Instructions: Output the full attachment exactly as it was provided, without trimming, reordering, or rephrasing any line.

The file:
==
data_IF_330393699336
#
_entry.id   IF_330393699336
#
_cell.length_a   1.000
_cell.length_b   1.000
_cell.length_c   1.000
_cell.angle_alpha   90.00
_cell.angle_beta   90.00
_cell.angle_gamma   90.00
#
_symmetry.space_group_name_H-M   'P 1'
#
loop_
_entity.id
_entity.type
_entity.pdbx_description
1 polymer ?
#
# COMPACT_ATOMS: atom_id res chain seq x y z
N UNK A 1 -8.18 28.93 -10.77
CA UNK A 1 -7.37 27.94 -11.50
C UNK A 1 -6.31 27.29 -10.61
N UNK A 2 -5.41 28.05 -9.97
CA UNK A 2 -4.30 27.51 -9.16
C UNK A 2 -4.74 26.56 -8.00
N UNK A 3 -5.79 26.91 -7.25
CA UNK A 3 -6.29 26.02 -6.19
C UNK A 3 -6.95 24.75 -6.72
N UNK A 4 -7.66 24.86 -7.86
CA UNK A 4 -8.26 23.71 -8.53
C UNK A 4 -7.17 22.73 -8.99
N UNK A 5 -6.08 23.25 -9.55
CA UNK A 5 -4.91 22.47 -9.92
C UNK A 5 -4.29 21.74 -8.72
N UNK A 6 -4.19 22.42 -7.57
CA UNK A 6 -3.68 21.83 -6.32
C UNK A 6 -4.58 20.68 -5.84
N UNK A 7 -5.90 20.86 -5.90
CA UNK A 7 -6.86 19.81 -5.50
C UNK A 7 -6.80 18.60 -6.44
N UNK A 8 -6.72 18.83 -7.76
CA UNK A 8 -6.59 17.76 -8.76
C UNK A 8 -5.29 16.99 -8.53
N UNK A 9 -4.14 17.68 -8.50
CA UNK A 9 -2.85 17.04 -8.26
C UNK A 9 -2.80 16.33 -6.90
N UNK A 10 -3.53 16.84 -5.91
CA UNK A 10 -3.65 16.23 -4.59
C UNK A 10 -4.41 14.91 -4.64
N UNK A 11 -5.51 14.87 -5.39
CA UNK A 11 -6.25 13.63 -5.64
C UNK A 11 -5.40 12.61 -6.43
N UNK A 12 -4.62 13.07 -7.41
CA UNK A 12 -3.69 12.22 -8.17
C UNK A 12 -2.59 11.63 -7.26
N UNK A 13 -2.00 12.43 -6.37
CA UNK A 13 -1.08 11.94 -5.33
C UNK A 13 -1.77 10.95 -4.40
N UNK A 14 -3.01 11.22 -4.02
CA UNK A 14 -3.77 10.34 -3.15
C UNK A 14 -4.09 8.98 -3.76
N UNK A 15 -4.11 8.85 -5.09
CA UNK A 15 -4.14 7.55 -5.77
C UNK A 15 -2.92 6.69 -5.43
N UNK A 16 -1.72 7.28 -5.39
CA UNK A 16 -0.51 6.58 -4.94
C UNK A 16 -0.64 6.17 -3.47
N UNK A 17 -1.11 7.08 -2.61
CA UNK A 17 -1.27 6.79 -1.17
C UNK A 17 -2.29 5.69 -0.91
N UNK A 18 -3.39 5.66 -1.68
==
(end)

data_IF_330393699336
#
_entry.id   IF_330393699336
#
_cell.length_a   1.000
_cell.length_b   1.000
_cell.length_c   1.000
_cell.angle_alpha   90.00
_cell.angle_beta   90.00
_cell.angle_gamma   90.00
#
_symmetry.space_group_name_H-M   'P 1'
#
loop_
_entity.id
_entity.type
_entity.pdbx_description
1 polymer ?
#
# COMPACT_ATOMS: atom_id res chain seq x y z
N UNK A 1 -8.18 28.93 -10.77
CA UNK A 1 -7.37 27.94 -11.50
C UNK A 1 -6.31 27.29 -10.61
N UNK A 2 -5.41 28.05 -9.97
CA UNK A 2 -4.30 27.51 -9.16
C UNK A 2 -4.74 26.56 -8.00
N UNK A 3 -5.79 26.91 -7.25
CA UNK A 3 -6.29 26.02 -6.19
C UNK A 3 -6.95 24.75 -6.72
N UNK A 4 -7.66 24.86 -7.86
CA UNK A 4 -8.26 23.71 -8.53
C UNK A 4 -7.17 22.73 -8.99
N UNK A 5 -6.08 23.25 -9.55
CA UNK A 5 -4.91 22.47 -9.92
C UNK A 5 -4.29 21.74 -8.72
N UNK A 6 -4.19 22.42 -7.57
CA UNK A 6 -3.68 21.83 -6.32
C UNK A 6 -4.58 20.68 -5.84
N UNK A 7 -5.90 20.86 -5.90
CA UNK A 7 -6.86 19.81 -5.50
C UNK A 7 -6.80 18.60 -6.44
N UNK A 8 -6.72 18.83 -7.76
CA UNK A 8 -6.59 17.76 -8.76
C UNK A 8 -5.29 16.99 -8.53
N UNK A 9 -4.14 17.68 -8.50
CA UNK A 9 -2.85 17.04 -8.26
C UNK A 9 -2.80 16.33 -6.90
N UNK A 10 -3.53 16.84 -5.91
CA UNK A 10 -3.65 16.23 -4.59
C UNK A 10 -4.41 14.91 -4.64
N UNK A 11 -5.51 14.87 -5.39
CA UNK A 11 -6.25 13.63 -5.64
C UNK A 11 -5.40 12.61 -6.43
N UNK A 12 -4.62 13.07 -7.41
CA UNK A 12 -3.69 12.22 -8.17
C UNK A 12 -2.59 11.63 -7.26
N UNK A 13 -2.00 12.43 -6.37
CA UNK A 13 -1.08 11.94 -5.33
C UNK A 13 -1.77 10.95 -4.40
N UNK A 14 -3.01 11.22 -4.02
CA UNK A 14 -3.77 10.34 -3.15
C UNK A 14 -4.09 8.98 -3.76
N UNK A 15 -4.11 8.85 -5.09
CA UNK A 15 -4.14 7.55 -5.77
C UNK A 15 -2.92 6.69 -5.43
N UNK A 16 -1.72 7.28 -5.39
CA UNK A 16 -0.51 6.58 -4.94
C UNK A 16 -0.64 6.17 -3.47
N UNK A 17 -1.11 7.08 -2.61
CA UNK A 17 -1.27 6.79 -1.17
C UNK A 17 -2.29 5.69 -0.91
N UNK A 18 -3.39 5.66 -1.68